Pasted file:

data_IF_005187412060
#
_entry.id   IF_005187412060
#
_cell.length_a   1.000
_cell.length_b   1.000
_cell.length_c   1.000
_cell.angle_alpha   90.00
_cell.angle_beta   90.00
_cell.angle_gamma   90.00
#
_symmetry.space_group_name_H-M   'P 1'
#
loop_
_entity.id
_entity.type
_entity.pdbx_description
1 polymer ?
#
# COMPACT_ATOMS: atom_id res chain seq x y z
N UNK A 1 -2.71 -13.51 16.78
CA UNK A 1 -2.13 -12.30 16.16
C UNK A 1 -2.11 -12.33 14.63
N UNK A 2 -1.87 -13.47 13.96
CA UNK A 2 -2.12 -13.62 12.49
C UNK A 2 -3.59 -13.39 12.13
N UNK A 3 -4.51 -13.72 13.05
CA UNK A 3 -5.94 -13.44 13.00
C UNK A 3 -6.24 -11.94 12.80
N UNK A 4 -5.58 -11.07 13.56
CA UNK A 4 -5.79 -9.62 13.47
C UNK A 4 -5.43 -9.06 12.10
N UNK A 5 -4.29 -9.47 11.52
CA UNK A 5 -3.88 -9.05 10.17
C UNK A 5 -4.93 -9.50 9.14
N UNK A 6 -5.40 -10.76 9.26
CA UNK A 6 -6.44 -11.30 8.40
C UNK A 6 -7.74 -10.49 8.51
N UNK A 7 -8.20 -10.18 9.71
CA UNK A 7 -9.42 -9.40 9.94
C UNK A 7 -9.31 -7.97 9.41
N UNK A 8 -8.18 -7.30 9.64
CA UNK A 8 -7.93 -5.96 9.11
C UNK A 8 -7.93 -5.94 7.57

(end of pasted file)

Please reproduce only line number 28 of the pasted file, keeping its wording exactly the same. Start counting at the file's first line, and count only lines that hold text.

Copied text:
CA UNK A 3 -5.94 -13.44 13.00